Introduction: 8 Bit Mario - 5 Puzzles in 1 With Display Case

About: I'm not an expert in anything. I just enjoy making things sometimes for the process sometimes for the end product.

What's better than one puzzle? Five! Five puzzles are better than one! This has been on my to-do list for quite a while, seriously like years. This was inspired by my Instructables arch-nemesis -BALES-'s Activity - Instructables he made something similar to this about 5 years ago. I thought it was a neat concept and thought I could put my spin on it.

I'll cut to the chase, the main take away from this Instructable is having a 6-sided cube of wood that can be used to make different puzzles; more than 6 actually, I'll speak to that later. By painting each side of the cube, a different color, you can create a different puzzle. I also made the frame so that it could be used to display the finished puzzle. It has a removeable cover so you can change the image by solving a new puzzle and displaying that instead. It's not only a puzzle it can also be an Art piece.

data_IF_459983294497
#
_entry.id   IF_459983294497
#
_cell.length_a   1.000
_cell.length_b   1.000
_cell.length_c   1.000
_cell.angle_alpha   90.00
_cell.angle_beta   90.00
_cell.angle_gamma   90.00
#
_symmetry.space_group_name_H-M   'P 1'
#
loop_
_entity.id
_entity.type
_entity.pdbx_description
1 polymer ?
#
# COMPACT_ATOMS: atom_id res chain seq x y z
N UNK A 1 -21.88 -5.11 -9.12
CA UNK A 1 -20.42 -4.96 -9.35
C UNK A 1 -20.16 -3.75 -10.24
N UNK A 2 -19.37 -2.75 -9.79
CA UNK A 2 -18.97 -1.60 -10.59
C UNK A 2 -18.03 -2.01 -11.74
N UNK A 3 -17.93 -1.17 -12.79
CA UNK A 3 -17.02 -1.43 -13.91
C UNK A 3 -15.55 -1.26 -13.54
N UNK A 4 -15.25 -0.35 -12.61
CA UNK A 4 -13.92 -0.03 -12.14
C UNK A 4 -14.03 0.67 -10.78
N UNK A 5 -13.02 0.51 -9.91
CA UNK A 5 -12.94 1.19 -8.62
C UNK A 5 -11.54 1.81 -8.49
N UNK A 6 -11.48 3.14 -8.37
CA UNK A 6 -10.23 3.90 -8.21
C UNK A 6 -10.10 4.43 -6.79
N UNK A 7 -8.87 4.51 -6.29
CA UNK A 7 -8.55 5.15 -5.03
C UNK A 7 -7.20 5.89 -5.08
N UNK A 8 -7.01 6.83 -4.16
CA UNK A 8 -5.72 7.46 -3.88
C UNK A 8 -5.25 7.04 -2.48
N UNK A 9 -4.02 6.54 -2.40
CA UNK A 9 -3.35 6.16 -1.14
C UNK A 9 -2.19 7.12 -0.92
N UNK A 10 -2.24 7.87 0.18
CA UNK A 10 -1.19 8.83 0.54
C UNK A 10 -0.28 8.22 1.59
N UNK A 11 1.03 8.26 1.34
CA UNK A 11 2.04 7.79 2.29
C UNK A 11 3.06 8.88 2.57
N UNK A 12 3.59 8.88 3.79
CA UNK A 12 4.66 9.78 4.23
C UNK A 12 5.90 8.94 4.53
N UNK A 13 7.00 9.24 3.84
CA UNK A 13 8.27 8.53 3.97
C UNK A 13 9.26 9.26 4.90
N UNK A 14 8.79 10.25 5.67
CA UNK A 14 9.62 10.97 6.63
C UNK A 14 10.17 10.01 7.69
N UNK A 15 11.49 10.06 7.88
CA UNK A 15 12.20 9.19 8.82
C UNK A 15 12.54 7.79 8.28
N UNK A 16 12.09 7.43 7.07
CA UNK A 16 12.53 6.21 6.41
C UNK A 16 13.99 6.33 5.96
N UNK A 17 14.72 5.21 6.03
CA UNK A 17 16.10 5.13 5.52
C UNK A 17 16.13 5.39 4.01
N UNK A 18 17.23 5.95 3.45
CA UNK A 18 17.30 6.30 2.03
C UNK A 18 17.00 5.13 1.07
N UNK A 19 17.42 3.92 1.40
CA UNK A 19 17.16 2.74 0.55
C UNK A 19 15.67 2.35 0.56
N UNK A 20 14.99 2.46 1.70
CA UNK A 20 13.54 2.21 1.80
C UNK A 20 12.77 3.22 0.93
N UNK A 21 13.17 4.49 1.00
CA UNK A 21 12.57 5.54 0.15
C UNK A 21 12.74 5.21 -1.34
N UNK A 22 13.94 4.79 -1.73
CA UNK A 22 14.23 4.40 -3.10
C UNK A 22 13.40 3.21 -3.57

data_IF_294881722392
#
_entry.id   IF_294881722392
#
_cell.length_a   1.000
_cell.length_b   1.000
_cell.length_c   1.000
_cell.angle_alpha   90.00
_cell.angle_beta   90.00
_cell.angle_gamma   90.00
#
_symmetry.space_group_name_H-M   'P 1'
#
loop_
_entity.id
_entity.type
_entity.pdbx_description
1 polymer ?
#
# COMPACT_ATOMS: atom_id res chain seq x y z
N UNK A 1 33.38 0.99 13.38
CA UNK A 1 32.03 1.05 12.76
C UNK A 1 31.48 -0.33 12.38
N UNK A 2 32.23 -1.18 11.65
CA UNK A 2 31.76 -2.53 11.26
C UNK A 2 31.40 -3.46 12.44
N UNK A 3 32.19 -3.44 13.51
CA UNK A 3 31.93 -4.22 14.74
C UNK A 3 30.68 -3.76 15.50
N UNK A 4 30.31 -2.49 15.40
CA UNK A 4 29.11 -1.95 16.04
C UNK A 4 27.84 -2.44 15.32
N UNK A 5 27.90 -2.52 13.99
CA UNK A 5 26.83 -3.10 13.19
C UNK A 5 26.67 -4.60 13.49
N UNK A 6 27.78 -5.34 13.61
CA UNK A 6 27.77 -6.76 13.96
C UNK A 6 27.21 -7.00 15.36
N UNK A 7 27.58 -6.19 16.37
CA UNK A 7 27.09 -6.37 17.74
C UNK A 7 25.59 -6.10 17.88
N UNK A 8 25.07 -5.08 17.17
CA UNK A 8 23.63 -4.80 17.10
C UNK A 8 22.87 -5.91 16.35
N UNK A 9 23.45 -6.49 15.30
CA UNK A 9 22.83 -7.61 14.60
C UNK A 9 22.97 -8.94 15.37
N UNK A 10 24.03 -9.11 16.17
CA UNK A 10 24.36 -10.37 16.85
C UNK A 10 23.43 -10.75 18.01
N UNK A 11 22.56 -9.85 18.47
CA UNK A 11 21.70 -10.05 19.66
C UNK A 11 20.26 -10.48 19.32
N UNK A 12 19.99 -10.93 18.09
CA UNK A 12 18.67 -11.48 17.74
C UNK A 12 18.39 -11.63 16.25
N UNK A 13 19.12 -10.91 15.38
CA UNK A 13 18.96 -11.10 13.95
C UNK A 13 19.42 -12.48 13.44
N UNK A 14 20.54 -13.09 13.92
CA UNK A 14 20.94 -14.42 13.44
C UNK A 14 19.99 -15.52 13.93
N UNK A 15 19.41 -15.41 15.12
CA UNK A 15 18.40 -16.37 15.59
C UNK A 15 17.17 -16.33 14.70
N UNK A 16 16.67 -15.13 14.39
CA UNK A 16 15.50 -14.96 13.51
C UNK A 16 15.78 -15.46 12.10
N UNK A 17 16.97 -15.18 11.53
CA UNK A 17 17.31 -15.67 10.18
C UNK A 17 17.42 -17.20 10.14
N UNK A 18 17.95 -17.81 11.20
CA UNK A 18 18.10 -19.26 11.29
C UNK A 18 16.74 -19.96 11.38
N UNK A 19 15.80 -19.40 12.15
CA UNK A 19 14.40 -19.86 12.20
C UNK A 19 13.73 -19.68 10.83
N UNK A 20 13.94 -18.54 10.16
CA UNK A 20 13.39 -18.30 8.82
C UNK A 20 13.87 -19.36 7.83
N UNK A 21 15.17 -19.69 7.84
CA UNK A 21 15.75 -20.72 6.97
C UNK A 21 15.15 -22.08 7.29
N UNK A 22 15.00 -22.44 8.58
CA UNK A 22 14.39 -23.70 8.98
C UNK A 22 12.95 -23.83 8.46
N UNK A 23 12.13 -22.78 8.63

256 qt. 5/8-inch Wood Cubes (I would make sure to get extra cubes they aren't all perfect and will need extras as replacements)

Tape Measure


1/2-inch Wood board that's at least 1-3/16-inch wide and 4 feet long

Table Saw

Miter Saw

3/16-inch Plywood that's at least 12-inch by 12-inch in size

Wood Glue

220 Grit Sandpaper

1/8-inch Plexiglass that is at least 12-inch by 12-inch in size

Ratchet Strap Clamp

12-inch Clamps


5-minute Epoxy

Assorted Paints and Brushes


Paper Towels

Step 1:

This image of an 8-bit Super Mario will be our first puzzle. It measures 12x16 squares or blocks rather. In order to make this build easier I decided to make it square so instead of 12x16 I will make it 16x16. This way I can fit 16x16 cubes in the frame which is a total of 256 cubes. This also makes it so that my miter lengths are all the same length and requires just one setup and easier to cut.

I laid out 16x16 cubes to get a rough idea of the length and height I needed to make the inside of my frame. Even though the cubes are not all exactly the same the dimensions in both axis, the measurement came out exactly the same, 9-9/16 inches. That becomes the minimum inside dimension of the frame.

*I purchased my wooden blocks from a Hobby store which sold them for $3.50 for 72 pcs. If you have scrap material around and can make precise-ish cuts you can always make your own.

*If you have a Dollar Tree near you, they also sell a 36ct. pack for $1.25 each.

* Amazon also sells them, but they are more expensive almost 3 times the price.

Step 2: